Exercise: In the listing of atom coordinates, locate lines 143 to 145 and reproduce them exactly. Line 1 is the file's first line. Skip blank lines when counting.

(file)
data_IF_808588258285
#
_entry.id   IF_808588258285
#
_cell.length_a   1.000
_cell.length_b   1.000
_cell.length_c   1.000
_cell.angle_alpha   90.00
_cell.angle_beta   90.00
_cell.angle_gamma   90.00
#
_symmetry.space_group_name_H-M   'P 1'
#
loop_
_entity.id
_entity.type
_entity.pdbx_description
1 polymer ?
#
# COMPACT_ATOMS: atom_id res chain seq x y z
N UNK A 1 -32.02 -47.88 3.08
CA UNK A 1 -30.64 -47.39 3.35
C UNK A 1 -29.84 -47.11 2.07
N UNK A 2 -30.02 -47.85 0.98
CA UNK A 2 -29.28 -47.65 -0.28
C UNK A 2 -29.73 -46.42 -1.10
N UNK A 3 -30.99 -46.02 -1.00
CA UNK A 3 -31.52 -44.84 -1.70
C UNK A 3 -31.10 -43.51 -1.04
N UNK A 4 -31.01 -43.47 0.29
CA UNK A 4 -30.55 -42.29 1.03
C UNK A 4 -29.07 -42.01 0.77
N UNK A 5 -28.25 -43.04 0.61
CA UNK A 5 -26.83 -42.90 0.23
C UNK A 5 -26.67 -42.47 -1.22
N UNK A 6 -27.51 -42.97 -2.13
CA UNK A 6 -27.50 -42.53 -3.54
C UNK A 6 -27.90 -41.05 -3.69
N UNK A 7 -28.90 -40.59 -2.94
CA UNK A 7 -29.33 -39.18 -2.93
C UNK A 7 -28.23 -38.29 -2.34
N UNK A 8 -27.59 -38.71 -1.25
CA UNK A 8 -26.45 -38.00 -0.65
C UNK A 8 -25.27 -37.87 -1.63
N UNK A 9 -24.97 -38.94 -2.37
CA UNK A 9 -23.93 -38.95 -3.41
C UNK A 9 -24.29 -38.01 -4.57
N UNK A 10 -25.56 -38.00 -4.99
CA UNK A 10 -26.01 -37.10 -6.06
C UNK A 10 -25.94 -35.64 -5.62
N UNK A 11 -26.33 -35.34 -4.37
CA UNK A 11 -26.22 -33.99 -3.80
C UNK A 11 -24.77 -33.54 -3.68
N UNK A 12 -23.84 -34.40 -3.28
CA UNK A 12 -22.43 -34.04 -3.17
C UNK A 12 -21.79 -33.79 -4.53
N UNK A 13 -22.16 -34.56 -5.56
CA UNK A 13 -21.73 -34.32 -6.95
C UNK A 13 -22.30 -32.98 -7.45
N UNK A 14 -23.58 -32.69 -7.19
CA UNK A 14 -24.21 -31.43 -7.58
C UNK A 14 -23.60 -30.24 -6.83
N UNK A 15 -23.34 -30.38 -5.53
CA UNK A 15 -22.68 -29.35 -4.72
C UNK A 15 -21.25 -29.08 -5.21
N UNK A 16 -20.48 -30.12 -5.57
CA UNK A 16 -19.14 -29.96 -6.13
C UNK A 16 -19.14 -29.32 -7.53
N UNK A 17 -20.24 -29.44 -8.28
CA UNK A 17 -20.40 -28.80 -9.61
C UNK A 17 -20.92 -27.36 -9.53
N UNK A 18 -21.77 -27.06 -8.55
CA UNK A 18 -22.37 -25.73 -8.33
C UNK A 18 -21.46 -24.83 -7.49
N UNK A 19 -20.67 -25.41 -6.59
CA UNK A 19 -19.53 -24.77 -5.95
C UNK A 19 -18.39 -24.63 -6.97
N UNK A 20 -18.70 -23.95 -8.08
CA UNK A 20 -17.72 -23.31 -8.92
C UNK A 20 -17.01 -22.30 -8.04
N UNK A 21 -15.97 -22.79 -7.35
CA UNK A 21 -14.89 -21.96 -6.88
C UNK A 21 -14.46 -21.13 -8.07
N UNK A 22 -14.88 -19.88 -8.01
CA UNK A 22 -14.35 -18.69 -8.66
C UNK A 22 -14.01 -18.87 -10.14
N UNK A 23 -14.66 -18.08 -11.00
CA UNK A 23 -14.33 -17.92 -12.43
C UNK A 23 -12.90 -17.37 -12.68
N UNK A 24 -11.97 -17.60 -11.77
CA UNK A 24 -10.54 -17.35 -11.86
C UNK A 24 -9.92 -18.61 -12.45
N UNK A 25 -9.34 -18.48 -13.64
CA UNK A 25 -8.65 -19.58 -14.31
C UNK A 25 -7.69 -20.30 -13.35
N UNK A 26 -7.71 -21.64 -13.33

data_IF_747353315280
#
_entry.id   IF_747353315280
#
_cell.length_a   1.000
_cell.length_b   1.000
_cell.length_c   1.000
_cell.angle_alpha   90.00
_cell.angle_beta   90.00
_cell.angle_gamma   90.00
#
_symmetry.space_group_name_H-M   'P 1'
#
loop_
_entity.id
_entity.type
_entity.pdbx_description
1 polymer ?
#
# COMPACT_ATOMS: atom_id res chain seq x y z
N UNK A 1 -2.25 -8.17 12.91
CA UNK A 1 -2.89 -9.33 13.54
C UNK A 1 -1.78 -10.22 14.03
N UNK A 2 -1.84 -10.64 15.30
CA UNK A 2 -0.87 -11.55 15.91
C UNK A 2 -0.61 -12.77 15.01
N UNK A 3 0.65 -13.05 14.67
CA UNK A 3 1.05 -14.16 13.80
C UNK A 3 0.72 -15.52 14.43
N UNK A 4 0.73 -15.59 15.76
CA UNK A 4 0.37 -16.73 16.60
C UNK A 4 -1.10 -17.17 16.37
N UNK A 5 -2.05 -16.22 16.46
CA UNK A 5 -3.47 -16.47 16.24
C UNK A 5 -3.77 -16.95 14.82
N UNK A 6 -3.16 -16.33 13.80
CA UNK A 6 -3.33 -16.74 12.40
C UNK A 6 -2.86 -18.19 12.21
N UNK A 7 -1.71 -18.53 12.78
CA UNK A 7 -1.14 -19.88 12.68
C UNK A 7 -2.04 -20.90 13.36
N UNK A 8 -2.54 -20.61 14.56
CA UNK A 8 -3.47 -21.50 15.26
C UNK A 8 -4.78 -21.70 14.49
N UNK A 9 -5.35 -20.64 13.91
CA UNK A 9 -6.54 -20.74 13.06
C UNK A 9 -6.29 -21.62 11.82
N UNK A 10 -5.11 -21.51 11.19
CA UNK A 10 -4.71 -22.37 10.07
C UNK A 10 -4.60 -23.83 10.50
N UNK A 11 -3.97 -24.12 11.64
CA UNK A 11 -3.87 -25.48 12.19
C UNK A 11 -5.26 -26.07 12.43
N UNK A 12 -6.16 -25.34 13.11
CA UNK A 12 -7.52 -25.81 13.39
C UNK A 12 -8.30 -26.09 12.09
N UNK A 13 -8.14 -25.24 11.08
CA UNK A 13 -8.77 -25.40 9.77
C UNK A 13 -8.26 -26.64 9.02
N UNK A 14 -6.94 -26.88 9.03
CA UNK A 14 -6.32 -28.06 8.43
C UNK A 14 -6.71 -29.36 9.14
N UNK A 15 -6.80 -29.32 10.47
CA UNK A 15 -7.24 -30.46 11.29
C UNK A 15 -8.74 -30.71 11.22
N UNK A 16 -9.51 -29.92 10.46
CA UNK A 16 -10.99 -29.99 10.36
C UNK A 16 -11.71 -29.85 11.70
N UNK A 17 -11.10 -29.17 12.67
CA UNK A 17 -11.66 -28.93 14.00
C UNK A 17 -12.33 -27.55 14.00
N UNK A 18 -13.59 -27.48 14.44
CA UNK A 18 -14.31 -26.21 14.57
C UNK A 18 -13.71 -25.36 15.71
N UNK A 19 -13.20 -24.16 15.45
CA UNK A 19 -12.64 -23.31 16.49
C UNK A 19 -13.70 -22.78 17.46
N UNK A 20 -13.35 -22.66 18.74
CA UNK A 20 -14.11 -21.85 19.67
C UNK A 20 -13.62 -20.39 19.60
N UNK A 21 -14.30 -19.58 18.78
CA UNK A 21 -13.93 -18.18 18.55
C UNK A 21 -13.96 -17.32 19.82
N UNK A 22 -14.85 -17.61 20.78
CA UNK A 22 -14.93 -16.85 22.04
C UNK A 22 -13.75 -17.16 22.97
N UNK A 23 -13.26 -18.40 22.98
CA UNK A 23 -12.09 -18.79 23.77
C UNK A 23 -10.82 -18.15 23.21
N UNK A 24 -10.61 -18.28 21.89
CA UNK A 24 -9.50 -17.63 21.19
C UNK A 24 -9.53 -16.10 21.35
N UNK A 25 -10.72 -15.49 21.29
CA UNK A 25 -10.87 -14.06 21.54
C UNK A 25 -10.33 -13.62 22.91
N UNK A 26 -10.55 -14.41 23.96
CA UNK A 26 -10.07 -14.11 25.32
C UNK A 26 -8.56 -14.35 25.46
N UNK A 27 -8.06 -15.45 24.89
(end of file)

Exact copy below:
C UNK A 9 -6.29 -21.62 11.82
N UNK A 10 -5.11 -21.51 11.19
CA UNK A 10 -4.71 -22.37 10.07